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Breathing the right air

Nothing brings more comfort than a bag of good things to cook, swinging under your arm as you make your way home. Somehow it blots out the rest of the world. In these moments, the entire universe consists of a late afternoon sun, a stray dog and a clump of flowers growing strange and wild in a yard. A hit of basil jumps from my elbows with each swing of the bag, a gift from one of the ladies I buy from the most. I visit markets without intention, just eyes open ready to discover fresh peas, or the first corn. Knowing that these products will disappear as quickly as they present themselves creates a certain form of excitement. Each season offers up this rhythm and without it I might become completely lost.

I think of when we were in Tuscany a month ago, feeling like such a tourist until I wandered out along the highway and found the local vegetable stand. I shoved squash blossoms and tiny tomatoes into a bag, rushing back to our room like I had robbed a bank. I made pasta with them th…

small change (exceptions)


There are two buildings that rise up in the distance, when I go towards the hardware store. I imagine a modern-day Rapunzel might live in one of them. The sky is packed with clouds, but a strange one hovers above one of the towers, a lonely mushroom, a cloud fedora, a sore thumb.

There is a store here, Pyaterochka. The name brings to mind a little bird, maybe a sparrow. I used to go to a Pyaterochka that had little birds that flew around inside it, but it actually means "5", taken from the Russian word "pyat". In "little five" people wander the aisles, counting out rubles, with bags of potatoes, maybe a box of wine. I find myself scouring the neighborhood from time to time, looking for a special type of milk for V. It comes in tiny purple boxes, and appears as randomly and sparingly as butterflies. Today, I am in Pyaterochka and there are a few boxes. I check the expiration dates on them. Stores here will sell expired milk and meat without batting an eye.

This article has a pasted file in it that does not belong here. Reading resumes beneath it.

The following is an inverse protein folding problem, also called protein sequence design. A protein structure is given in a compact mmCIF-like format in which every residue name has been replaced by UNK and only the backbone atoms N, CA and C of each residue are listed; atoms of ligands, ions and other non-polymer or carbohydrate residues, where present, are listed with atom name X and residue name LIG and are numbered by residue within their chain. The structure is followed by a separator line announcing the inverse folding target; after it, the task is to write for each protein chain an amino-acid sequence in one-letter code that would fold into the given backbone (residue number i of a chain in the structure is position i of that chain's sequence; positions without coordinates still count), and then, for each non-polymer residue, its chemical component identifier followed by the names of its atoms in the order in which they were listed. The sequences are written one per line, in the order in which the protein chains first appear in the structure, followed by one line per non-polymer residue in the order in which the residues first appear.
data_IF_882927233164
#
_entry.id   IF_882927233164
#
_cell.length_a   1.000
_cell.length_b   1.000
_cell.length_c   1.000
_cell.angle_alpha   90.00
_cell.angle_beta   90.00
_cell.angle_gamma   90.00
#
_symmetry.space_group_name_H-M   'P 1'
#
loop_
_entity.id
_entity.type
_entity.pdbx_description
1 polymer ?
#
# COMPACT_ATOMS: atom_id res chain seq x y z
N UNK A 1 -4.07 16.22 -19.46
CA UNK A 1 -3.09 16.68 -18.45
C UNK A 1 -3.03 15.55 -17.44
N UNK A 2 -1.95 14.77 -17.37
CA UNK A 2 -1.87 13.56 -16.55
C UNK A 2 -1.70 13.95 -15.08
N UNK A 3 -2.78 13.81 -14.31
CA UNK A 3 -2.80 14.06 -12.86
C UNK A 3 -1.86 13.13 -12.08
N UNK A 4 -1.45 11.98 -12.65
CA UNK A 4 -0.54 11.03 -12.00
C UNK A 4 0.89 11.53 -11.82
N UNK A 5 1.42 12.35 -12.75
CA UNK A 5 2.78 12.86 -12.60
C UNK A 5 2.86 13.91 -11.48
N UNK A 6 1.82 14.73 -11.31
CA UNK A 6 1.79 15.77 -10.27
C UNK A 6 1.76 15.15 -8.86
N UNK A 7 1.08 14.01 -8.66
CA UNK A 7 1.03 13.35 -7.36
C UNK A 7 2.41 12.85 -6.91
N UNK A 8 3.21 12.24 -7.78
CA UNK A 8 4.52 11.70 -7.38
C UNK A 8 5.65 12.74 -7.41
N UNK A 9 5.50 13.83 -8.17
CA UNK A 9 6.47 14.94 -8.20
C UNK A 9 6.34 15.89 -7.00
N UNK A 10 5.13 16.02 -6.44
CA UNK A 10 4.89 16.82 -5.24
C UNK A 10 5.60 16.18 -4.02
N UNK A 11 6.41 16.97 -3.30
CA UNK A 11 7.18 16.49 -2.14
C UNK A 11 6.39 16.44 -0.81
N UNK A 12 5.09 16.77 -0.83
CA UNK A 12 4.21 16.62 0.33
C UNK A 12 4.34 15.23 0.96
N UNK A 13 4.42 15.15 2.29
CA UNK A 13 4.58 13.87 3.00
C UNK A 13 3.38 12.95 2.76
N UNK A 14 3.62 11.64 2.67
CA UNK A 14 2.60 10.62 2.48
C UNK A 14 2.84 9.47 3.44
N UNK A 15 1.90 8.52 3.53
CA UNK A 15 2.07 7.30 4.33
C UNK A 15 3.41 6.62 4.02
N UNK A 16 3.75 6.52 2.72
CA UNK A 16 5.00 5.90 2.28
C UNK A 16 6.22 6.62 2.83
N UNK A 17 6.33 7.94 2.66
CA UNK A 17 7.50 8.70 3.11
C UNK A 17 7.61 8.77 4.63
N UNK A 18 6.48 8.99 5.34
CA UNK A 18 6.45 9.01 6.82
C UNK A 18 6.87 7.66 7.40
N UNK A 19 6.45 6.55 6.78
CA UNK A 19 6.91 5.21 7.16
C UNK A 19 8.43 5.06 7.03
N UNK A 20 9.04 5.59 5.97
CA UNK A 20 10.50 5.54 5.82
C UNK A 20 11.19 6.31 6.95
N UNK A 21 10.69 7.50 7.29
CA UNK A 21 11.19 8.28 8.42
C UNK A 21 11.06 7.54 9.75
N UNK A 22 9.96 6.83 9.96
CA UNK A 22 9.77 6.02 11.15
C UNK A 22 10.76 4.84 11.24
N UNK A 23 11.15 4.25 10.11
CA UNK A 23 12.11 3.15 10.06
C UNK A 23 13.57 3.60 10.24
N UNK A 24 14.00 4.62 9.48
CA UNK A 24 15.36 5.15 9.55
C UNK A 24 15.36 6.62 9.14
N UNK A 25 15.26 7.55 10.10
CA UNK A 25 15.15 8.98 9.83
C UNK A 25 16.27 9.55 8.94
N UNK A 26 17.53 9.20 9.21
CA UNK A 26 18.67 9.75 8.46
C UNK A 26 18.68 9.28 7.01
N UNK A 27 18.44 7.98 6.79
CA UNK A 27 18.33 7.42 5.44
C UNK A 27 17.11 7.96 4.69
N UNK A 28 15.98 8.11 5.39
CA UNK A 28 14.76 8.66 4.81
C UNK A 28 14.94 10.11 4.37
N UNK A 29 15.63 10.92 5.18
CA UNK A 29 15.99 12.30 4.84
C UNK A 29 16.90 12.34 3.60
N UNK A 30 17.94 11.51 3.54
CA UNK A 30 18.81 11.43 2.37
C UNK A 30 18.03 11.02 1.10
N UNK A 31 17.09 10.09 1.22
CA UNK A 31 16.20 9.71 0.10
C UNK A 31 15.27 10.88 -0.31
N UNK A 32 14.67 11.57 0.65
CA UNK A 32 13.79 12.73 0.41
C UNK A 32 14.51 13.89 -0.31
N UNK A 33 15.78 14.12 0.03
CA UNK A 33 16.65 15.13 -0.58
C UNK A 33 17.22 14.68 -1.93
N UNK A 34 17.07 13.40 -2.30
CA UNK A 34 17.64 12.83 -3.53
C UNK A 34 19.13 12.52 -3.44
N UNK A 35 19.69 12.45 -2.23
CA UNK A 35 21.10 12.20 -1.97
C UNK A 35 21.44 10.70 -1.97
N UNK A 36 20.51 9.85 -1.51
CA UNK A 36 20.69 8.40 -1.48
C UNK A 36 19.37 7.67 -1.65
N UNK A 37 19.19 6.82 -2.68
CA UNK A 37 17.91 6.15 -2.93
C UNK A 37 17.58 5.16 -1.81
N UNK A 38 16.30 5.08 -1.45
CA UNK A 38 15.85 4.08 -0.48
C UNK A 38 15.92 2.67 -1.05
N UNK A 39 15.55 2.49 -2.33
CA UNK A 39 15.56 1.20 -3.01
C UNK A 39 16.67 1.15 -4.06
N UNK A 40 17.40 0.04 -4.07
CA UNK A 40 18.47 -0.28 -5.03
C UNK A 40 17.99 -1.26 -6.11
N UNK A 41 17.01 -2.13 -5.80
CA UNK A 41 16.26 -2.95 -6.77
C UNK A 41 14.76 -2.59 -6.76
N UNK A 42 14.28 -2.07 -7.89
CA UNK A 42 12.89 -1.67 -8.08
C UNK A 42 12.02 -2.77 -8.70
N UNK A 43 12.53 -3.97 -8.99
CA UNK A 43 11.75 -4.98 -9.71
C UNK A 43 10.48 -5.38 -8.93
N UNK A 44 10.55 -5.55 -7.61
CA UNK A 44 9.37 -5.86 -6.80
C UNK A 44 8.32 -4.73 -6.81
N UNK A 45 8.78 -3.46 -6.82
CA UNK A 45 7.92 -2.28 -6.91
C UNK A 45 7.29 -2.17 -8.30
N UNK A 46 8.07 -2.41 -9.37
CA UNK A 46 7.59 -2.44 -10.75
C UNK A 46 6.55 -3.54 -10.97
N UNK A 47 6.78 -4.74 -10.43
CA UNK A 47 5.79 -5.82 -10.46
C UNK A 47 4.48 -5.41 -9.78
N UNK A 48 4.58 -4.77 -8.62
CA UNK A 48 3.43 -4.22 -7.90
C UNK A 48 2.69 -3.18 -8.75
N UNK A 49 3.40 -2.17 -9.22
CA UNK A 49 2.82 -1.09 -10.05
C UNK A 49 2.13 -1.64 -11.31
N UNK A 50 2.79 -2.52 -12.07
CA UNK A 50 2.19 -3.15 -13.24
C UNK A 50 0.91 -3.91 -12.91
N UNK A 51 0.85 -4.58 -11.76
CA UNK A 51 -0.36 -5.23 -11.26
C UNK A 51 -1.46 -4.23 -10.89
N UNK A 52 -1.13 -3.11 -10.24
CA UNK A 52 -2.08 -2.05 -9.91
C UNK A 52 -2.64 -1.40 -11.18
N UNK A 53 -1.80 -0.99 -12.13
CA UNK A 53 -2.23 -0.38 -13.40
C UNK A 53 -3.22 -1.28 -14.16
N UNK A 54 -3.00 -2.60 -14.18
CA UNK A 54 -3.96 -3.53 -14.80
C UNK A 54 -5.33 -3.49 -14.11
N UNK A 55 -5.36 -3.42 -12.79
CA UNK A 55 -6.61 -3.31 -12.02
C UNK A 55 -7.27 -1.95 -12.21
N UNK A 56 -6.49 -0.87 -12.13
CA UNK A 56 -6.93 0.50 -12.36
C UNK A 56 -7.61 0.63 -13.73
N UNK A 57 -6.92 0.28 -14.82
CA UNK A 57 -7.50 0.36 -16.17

The line to the register is a clumsy, lurching mess of road workers with tiny bottles of vodka and fat bags of sausages, a pregnant woman chattering on her phone, and old people. I inch forwards, with those purple boxes balanced on my hands. The cashier is fascinating. She has bleached blond hair, pulled up high and tight into a ponytail. There is a brutal red slick of lipstick painted across her face that goes way beyond where her lips end. Her eyes are small, darting at faces, her words sharp and quick. She plunks change down, opens plastic bags with an angry flourish. On her hands, are white leather gloves with the fingers cut off. There is something oddly trash and vaudeville about her. I could see her on the street in the East Village as easily as this backwards corner of the universe. The line slogs along. I wonder if I have small bills with me. Somehow I want to be on her good side. Slapping a thousand ruble bill on the counter when you are buying 150 rubles worth of milk is a major insult to the culture of cashiers here. They hoard small bills like the world will soon unravel into chaos without them. Or, there is a massive shortage of small change. Anything is possible here. Anything.

I arrive, and she stares at me saying nothing. The red lips move, as she says something to herself. The ponytail bounces around, as wisps of broken hair dance behind it. The fingers poking from those white leather gloves have giant nails on them, carefully painted in glittery swirls. I pay with a pair of hundred ruble bills.

Out in the street, I look up at the odd little cloud, the exception. It is still there.

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